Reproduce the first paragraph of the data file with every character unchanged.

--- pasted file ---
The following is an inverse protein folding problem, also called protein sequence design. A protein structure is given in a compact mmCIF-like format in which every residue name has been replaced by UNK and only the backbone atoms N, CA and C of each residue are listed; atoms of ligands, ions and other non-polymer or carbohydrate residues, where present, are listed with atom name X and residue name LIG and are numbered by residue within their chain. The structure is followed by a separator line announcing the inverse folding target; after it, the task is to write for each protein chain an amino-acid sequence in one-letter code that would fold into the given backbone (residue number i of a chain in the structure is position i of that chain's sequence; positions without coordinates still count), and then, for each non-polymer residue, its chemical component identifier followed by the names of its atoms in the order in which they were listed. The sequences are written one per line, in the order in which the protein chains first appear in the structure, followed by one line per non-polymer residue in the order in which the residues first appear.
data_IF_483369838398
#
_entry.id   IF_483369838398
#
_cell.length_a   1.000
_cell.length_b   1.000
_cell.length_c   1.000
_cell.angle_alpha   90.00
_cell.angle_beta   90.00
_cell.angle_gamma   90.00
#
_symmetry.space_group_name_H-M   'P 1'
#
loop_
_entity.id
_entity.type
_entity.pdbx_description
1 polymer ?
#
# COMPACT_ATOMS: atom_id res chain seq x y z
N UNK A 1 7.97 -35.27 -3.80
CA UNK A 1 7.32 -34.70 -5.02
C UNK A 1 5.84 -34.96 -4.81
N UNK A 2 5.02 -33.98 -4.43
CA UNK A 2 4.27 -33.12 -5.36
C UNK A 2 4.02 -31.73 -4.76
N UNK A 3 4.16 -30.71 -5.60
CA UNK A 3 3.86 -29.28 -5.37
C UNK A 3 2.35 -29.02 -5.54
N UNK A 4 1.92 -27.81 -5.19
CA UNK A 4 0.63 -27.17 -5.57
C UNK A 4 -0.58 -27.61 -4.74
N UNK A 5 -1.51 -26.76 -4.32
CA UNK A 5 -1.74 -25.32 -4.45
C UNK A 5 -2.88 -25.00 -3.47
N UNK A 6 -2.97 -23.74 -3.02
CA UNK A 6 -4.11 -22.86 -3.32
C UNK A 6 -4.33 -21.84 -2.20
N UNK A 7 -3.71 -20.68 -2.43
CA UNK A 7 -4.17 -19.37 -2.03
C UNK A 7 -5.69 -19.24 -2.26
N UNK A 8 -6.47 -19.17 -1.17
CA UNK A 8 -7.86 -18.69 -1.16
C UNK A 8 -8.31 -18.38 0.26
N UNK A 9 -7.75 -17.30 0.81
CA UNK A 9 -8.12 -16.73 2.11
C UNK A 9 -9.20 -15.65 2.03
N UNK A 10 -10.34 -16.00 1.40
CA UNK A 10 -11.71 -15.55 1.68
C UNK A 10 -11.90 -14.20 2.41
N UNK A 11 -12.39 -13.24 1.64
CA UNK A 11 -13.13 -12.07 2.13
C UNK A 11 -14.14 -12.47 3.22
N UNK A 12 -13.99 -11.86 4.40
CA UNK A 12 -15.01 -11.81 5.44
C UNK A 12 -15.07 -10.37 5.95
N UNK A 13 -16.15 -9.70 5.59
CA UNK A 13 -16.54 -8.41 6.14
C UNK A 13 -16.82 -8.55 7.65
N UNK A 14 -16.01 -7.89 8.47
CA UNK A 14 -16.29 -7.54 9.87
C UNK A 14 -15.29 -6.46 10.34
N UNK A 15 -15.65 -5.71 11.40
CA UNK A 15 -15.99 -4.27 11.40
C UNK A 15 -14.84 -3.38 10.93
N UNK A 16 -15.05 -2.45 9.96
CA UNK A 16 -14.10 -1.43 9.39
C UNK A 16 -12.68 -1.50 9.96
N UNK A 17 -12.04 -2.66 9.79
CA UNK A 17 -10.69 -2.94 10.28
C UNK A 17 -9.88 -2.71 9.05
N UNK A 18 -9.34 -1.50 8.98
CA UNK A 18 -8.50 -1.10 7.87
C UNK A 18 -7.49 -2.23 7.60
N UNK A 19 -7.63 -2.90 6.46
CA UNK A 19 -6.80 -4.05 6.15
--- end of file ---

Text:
The following is an inverse protein folding problem, also called protein sequence design. A protein structure is given in a compact mmCIF-like format in which every residue name has been replaced by UNK and only the backbone atoms N, CA and C of each residue are listed; atoms of ligands, ions and other non-polymer or carbohydrate residues, where present, are listed with atom name X and residue name LIG and are numbered by residue within their chain. The structure is followed by a separator line announcing the inverse folding target; after it, the task is to write for each protein chain an amino-acid sequence in one-letter code that would fold into the given backbone (residue number i of a chain in the structure is position i of that chain's sequence; positions without coordinates still count), and then, for each non-polymer residue, its chemical component identifier followed by the names of its atoms in the order in which they were listed. The sequences are written one per line, in the order in which the protein chains first appear in the structure, followed by one line per non-polymer residue in the order in which the residues first appear.